Coca-Cola goes flat out for water

Water is fast becoming the new must-have item for drinks companies, particularly industry giant Coca-Cola. A combination of health concerns and maturing market conditions have led to slow growth sales for cola drinks. These days, it's all about bottled water when it comes to better margins.

by The Sunday Times
Last Updated: 23 Jul 2013

Between 2001 and 2006, sales of cola drinks in the UK increased by 7%. Sales of water on the other hand saw a handsome 74% growth. Coca-Cola in particular has been working hard at establishing itself into this new segment. The company is market leader in fizzy drinks but lags behind its arch rival PepsiCo when it comes to non-carbonated drinks (which include bottled water, juices etc).

The quest started in 1999 when Coca-Cola acquired Malvern Water. In 2004, the company then decided to launch its own brand of bottled water, Dasani, a venture which ended in a complete fiasco after it emerged that Dasani was nothing more than glorified tap water sold at a 300,000% premium (half a litre of mains water costs roughly 0.03p; with Dasani it was sold at 95p).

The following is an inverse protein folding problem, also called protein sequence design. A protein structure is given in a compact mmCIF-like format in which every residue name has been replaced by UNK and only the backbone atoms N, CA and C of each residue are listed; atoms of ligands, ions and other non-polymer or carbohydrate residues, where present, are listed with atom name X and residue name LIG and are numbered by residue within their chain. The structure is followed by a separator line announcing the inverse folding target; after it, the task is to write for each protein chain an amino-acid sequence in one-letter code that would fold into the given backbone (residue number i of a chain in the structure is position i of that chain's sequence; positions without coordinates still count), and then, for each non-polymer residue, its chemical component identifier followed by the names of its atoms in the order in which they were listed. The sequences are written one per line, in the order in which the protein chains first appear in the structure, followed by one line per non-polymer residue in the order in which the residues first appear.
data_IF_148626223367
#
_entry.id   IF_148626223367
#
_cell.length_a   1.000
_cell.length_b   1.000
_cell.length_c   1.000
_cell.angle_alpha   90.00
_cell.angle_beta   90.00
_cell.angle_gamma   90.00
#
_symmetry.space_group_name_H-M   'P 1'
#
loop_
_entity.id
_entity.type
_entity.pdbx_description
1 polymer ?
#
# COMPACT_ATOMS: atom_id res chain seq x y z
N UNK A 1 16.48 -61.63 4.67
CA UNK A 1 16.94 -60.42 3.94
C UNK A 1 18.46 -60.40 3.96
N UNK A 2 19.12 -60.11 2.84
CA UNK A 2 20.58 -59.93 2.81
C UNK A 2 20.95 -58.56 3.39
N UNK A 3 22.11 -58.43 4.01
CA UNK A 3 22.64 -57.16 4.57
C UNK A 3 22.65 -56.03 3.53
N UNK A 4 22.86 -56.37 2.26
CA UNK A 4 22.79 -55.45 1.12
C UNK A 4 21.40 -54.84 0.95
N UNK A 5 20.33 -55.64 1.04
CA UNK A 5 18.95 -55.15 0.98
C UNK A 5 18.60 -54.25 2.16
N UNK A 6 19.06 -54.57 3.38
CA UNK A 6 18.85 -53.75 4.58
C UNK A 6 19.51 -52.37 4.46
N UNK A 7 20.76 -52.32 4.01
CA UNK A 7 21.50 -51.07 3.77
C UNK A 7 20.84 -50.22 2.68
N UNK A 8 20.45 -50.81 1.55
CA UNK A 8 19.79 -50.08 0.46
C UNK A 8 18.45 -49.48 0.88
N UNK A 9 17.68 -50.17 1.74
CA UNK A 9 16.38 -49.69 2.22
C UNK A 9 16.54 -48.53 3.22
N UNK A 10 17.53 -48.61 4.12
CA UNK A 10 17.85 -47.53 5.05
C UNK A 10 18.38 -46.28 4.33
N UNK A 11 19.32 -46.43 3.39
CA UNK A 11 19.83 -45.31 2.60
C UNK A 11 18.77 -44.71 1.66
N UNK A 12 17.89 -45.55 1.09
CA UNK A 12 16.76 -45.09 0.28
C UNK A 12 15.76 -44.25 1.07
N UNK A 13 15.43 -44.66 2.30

Coca-Cola now seems to have decided that acquisitions of well-established brands was the way forwards. Last week, the company took over the American company Glaceau for $4.2 billion. And it was also revealed that the drinks giant was looking at acquiring Highland Springs, a well-established Scottish brand of mineral water in the UK. Highland Spring make up about 10% of volume sales of bottled water, on a par with Volvic and just behind Evian (both belong to French food company Danone).

The acquisition would establish Coca-Cola as a firm contender in the bottled water market. "There is definitely a sustained shift towards drinks that don't have added sugar," observed Richard Laming at the British Soft Drinks Association. "Also, people seem to be shifting away from things with bubbles."

Another wild card to throw into the equation is climate change. Research by the association suggests that for every one degree Celsius increase above 14C, sales of water increase by 5.2%.

For Coke, water is the real thing
Ben Laurance
The Sunday Times May 27 2007

Review by Emilie Filou

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